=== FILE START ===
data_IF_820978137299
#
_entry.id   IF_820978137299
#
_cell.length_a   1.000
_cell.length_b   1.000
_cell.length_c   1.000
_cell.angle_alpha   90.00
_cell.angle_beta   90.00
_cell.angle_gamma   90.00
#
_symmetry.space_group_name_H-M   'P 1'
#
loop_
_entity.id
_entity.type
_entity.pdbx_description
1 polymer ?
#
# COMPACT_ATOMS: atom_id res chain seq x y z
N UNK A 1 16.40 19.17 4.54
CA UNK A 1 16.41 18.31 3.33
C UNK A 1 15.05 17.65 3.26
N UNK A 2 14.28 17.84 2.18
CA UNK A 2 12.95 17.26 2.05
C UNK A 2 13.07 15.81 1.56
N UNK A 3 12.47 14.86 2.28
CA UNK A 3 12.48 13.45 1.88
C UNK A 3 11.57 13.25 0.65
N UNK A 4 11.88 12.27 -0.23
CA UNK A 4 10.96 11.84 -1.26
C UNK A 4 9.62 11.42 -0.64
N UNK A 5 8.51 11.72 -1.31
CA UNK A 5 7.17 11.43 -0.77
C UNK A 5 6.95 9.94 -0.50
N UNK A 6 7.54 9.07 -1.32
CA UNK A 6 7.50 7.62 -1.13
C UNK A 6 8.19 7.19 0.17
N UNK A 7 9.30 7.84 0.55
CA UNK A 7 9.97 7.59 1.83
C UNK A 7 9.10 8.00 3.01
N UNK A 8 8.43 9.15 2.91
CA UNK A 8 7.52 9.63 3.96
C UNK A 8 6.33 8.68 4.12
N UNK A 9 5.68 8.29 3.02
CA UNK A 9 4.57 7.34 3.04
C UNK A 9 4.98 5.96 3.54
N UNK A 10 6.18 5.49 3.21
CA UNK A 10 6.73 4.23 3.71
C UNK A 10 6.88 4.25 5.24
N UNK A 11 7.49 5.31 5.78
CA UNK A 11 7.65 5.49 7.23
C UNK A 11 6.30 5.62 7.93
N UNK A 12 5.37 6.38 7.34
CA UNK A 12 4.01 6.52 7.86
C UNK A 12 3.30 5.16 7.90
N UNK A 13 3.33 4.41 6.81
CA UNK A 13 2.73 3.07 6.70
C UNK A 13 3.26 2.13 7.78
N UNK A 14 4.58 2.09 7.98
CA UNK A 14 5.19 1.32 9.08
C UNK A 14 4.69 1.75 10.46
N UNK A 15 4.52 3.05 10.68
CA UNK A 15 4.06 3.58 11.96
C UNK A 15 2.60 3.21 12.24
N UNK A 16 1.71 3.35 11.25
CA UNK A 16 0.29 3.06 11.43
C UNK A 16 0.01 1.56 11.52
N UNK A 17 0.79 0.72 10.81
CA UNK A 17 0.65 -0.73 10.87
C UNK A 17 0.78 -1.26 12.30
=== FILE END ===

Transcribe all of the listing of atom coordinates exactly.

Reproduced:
data_IF_820978137299
#
_entry.id   IF_820978137299
#
_cell.length_a   1.000
_cell.length_b   1.000
_cell.length_c   1.000
_cell.angle_alpha   90.00
_cell.angle_beta   90.00
_cell.angle_gamma   90.00
#
_symmetry.space_group_name_H-M   'P 1'
#
loop_
_entity.id
_entity.type
_entity.pdbx_description
1 polymer ?
#
# COMPACT_ATOMS: atom_id res chain seq x y z
N UNK A 1 16.40 19.17 4.54
CA UNK A 1 16.41 18.31 3.33
C UNK A 1 15.05 17.65 3.26
N UNK A 2 14.28 17.84 2.18
CA UNK A 2 12.95 17.26 2.05
C UNK A 2 13.07 15.81 1.56
N UNK A 3 12.47 14.86 2.28
CA UNK A 3 12.48 13.45 1.88
C UNK A 3 11.57 13.25 0.65
N UNK A 4 11.88 12.27 -0.23
CA UNK A 4 10.96 11.84 -1.26
C UNK A 4 9.62 11.42 -0.64
N UNK A 5 8.51 11.72 -1.31
CA UNK A 5 7.17 11.43 -0.77
C UNK A 5 6.95 9.94 -0.50
N UNK A 6 7.54 9.07 -1.32
CA UNK A 6 7.50 7.62 -1.13
C UNK A 6 8.19 7.19 0.17
N UNK A 7 9.30 7.84 0.55
CA UNK A 7 9.97 7.59 1.83
C UNK A 7 9.10 8.00 3.01
N UNK A 8 8.43 9.15 2.91
CA UNK A 8 7.52 9.63 3.96
C UNK A 8 6.33 8.68 4.12
N UNK A 9 5.68 8.29 3.02
CA UNK A 9 4.57 7.34 3.04
C UNK A 9 4.98 5.96 3.54
N UNK A 10 6.18 5.49 3.21
CA UNK A 10 6.73 4.23 3.71
C UNK A 10 6.88 4.25 5.24
N UNK A 11 7.49 5.31 5.78
CA UNK A 11 7.65 5.49 7.23
C UNK A 11 6.30 5.62 7.93
N UNK A 12 5.37 6.38 7.34
CA UNK A 12 4.01 6.52 7.86
C UNK A 12 3.30 5.16 7.90
N UNK A 13 3.33 4.41 6.81
CA UNK A 13 2.73 3.07 6.70
C UNK A 13 3.26 2.13 7.78
N UNK A 14 4.58 2.09 7.98
CA UNK A 14 5.19 1.32 9.08
C UNK A 14 4.69 1.75 10.46
N UNK A 15 4.52 3.05 10.68
CA UNK A 15 4.06 3.58 11.96
C UNK A 15 2.60 3.21 12.24
N UNK A 16 1.71 3.35 11.25
CA UNK A 16 0.29 3.06 11.43
C UNK A 16 0.01 1.56 11.52
N UNK A 17 0.79 0.72 10.81
CA UNK A 17 0.65 -0.73 10.87
C UNK A 17 0.78 -1.26 12.30